Gold price hits 6-week high as hedge funds run for cover
Large scale speculators in gold futures are scrambling to cover massive short positions – bets that prices will fall – as the price of gold continues to recover from near four-year lows hit last month.
On Monday gold for delivery in June – the most active futures contract – leaped $23.30 or nearly 2% from Thursday's closing price hitting $1,224.20 during lunchtime trade in New York before settling at $1,218.60, a six-week high.
Gold has now rallied some 6% from its 2015 low of $1,148.20 an ounce hit mid-March but is still well below highs above $1,300 reached in January.
Today's strength is on the back of disappointing economic data released on Friday when markets were closed when the US Labor Department reported that the world's largest economy added just 126,000 new jobs in March against expectations of a 245,000 gain and the smallest increase since December 2013.
The news strengthens the hands of Federal Reserve doves – including chair Janet Yellen – who believe any rise in interest rates should happen later rather than sooner so that the labour market could recover fully. The gold price and interest rates have a strong negative correlation. As the metal produces no income, the opportunity costs of holding gold rises in a high-yield environment.
After eight straight weeks of increasingly bearish positioning on the gold market to levels last seen December 2013, large investors like hedge funds or so-called "managed money" last week added 44% to net longs – bets that price will rise.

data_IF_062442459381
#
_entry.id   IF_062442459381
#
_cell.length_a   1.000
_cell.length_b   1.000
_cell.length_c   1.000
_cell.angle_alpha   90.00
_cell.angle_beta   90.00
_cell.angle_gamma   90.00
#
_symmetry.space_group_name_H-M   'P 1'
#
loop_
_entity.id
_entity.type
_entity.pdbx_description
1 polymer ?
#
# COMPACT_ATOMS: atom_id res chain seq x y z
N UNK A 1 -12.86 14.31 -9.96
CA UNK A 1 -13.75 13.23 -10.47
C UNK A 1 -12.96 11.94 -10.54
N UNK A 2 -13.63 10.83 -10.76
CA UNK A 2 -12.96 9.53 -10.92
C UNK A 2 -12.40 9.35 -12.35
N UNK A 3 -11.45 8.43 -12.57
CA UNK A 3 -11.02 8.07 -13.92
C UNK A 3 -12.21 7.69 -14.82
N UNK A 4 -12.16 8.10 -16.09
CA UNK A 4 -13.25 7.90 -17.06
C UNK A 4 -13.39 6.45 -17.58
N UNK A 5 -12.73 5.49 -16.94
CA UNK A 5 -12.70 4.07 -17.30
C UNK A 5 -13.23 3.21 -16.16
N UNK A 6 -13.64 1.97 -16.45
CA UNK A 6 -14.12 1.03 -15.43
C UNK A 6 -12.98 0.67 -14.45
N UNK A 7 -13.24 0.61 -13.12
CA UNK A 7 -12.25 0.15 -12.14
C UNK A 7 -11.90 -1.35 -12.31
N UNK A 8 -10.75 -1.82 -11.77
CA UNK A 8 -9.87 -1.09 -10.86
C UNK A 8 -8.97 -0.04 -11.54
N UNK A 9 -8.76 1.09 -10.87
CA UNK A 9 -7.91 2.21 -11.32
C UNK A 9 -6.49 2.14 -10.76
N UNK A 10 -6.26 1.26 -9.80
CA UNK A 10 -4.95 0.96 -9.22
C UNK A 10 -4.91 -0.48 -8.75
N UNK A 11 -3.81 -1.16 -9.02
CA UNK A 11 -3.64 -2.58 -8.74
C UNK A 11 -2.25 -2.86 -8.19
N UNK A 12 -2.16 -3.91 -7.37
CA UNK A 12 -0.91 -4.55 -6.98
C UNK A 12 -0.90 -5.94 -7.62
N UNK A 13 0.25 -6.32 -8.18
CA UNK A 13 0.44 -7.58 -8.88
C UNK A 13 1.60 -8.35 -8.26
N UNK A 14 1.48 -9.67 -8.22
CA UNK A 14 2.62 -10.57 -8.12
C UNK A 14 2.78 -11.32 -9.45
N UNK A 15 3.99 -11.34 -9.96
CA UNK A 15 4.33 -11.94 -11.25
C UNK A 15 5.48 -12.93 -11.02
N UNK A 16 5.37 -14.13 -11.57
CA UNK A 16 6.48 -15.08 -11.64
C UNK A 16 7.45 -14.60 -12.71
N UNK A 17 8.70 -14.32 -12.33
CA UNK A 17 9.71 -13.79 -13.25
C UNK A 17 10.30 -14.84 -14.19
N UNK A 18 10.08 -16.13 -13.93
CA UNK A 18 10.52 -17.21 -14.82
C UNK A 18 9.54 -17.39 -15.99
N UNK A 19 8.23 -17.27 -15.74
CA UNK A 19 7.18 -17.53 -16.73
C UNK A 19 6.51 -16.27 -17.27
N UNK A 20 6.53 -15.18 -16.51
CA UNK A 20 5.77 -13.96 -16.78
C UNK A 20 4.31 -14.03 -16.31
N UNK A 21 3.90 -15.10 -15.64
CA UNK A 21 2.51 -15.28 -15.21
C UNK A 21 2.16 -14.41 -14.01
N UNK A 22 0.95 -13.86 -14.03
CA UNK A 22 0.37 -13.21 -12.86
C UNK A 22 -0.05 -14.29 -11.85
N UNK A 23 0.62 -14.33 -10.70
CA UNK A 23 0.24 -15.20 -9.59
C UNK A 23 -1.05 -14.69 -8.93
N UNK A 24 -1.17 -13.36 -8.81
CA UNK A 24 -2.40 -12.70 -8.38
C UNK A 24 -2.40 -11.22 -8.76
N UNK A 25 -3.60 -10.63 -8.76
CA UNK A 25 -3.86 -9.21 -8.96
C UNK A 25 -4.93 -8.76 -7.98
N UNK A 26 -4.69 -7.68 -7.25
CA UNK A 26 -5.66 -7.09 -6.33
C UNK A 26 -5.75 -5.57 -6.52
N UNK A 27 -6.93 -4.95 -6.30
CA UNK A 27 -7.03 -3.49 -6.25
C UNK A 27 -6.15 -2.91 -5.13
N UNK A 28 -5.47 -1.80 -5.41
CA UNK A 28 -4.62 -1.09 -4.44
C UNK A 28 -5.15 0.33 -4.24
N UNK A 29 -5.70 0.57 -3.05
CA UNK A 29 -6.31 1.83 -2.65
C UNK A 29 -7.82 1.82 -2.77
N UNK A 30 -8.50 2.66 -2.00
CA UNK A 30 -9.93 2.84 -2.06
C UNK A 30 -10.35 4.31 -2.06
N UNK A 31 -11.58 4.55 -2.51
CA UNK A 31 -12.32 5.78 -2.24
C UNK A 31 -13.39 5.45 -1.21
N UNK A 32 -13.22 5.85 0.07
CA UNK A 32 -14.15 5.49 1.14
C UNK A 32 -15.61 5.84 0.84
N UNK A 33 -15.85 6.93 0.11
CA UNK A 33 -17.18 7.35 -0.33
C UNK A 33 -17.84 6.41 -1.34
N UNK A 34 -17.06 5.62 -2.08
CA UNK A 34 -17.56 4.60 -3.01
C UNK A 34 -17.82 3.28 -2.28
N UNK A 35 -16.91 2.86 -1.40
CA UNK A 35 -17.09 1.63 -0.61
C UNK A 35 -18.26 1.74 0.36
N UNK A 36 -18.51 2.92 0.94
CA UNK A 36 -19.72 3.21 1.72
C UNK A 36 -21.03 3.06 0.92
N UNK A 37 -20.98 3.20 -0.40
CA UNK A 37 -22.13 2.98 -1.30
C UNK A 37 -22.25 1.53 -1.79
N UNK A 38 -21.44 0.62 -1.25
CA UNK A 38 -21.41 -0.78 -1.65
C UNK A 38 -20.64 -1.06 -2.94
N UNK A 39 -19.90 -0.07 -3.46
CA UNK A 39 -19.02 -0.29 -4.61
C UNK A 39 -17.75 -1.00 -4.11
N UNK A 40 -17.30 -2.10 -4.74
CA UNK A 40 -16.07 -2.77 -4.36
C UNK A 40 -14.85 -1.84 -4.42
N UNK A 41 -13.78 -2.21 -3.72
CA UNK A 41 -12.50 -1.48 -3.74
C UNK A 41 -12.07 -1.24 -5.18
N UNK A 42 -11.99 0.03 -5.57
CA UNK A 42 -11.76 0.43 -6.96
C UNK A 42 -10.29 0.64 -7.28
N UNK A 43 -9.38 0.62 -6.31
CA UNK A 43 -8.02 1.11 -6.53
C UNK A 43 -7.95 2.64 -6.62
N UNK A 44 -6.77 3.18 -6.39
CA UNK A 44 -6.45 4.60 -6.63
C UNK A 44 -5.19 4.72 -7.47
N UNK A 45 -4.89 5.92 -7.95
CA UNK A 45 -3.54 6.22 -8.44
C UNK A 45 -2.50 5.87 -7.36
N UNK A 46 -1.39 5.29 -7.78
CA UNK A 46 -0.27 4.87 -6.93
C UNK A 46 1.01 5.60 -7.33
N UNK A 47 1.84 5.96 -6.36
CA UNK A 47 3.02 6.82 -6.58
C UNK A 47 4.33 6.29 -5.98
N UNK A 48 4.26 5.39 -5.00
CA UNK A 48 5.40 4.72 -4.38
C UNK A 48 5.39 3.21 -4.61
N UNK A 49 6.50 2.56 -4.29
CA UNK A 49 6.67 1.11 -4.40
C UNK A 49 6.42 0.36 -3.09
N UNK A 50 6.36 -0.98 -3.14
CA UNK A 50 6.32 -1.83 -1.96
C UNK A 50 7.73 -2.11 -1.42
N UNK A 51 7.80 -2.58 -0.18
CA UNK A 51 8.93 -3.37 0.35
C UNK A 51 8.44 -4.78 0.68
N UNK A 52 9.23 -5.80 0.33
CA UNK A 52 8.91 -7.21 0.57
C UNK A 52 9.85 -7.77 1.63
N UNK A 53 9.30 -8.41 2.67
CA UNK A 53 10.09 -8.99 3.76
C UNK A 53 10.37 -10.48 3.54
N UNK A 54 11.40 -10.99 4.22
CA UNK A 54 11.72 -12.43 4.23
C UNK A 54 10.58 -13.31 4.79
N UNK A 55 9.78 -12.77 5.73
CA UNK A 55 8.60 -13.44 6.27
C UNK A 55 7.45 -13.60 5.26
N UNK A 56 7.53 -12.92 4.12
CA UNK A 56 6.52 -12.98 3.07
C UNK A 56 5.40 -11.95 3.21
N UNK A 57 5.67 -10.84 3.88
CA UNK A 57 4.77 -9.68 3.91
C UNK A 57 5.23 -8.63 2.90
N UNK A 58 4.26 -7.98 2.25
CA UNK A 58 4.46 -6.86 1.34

In the week to March 31 according to the Commodity Futures Trading Commission's weekly Commitment of Traders data, hedge funds slashed short positions by a fifth and at the same time added to long positions in gold.
Silver futures also trended stronger on Monday with May contracts jumping 1.5% to exchange hands at $17.60 an ounce at the close. Like gold, silver went off to the races at the start of the year to hit a 2015 high of $18.36 on January 22 before falling back.
Silver positioning also turned bullish last week with speculators reducing short positions by 25% and adding to longs for a net long position of nearly 150 million ounces.
Like the price of silver, speculation in silver futures tend to be volatile. Hedge funds had to cover a net short position of 53 million ounces in October last year after pushing longs to a record of 234 million ounces only three months earlier.
Image by Anthony Catalano